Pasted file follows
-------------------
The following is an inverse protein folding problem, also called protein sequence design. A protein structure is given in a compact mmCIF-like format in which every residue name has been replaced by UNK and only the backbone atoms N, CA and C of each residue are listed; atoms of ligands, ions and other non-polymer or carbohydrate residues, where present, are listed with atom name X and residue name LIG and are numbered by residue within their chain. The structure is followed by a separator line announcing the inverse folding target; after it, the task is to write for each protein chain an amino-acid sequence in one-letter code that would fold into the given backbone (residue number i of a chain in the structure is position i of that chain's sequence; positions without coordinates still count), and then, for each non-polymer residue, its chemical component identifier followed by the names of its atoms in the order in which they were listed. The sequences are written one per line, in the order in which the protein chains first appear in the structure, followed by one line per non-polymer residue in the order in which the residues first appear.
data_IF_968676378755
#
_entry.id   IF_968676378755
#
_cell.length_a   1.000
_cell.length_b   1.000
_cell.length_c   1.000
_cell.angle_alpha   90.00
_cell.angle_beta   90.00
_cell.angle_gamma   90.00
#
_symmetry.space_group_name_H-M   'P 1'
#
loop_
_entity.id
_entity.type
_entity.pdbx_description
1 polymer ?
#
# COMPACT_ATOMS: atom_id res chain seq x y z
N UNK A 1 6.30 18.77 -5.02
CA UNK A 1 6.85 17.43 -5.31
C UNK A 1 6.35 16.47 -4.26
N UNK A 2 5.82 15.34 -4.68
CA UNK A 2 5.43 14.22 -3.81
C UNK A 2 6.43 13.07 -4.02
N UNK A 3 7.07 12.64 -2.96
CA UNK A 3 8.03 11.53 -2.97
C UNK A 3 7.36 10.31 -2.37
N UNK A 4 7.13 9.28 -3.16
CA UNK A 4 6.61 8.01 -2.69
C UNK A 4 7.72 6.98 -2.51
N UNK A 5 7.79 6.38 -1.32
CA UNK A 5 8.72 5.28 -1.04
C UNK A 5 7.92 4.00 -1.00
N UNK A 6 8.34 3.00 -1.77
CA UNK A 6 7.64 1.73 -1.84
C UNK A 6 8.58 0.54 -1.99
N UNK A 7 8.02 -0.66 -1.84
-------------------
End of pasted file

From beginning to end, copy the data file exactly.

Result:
The following is an inverse protein folding problem, also called protein sequence design. A protein structure is given in a compact mmCIF-like format in which every residue name has been replaced by UNK and only the backbone atoms N, CA and C of each residue are listed; atoms of ligands, ions and other non-polymer or carbohydrate residues, where present, are listed with atom name X and residue name LIG and are numbered by residue within their chain. The structure is followed by a separator line announcing the inverse folding target; after it, the task is to write for each protein chain an amino-acid sequence in one-letter code that would fold into the given backbone (residue number i of a chain in the structure is position i of that chain's sequence; positions without coordinates still count), and then, for each non-polymer residue, its chemical component identifier followed by the names of its atoms in the order in which they were listed. The sequences are written one per line, in the order in which the protein chains first appear in the structure, followed by one line per non-polymer residue in the order in which the residues first appear.
data_IF_968676378755
#
_entry.id   IF_968676378755
#
_cell.length_a   1.000
_cell.length_b   1.000
_cell.length_c   1.000
_cell.angle_alpha   90.00
_cell.angle_beta   90.00
_cell.angle_gamma   90.00
#
_symmetry.space_group_name_H-M   'P 1'
#
loop_
_entity.id
_entity.type
_entity.pdbx_description
1 polymer ?
#
# COMPACT_ATOMS: atom_id res chain seq x y z
N UNK A 1 6.30 18.77 -5.02
CA UNK A 1 6.85 17.43 -5.31
C UNK A 1 6.35 16.47 -4.26
N UNK A 2 5.82 15.34 -4.68
CA UNK A 2 5.43 14.22 -3.81
C UNK A 2 6.43 13.07 -4.02
N UNK A 3 7.07 12.64 -2.96
CA UNK A 3 8.03 11.53 -2.97
C UNK A 3 7.36 10.31 -2.37
N UNK A 4 7.13 9.28 -3.16
CA UNK A 4 6.61 8.01 -2.69
C UNK A 4 7.72 6.98 -2.51
N UNK A 5 7.79 6.38 -1.32
CA UNK A 5 8.72 5.28 -1.04
C UNK A 5 7.92 4.00 -1.00
N UNK A 6 8.34 3.00 -1.77
CA UNK A 6 7.64 1.73 -1.84
C UNK A 6 8.58 0.54 -1.99
N UNK A 7 8.02 -0.66 -1.84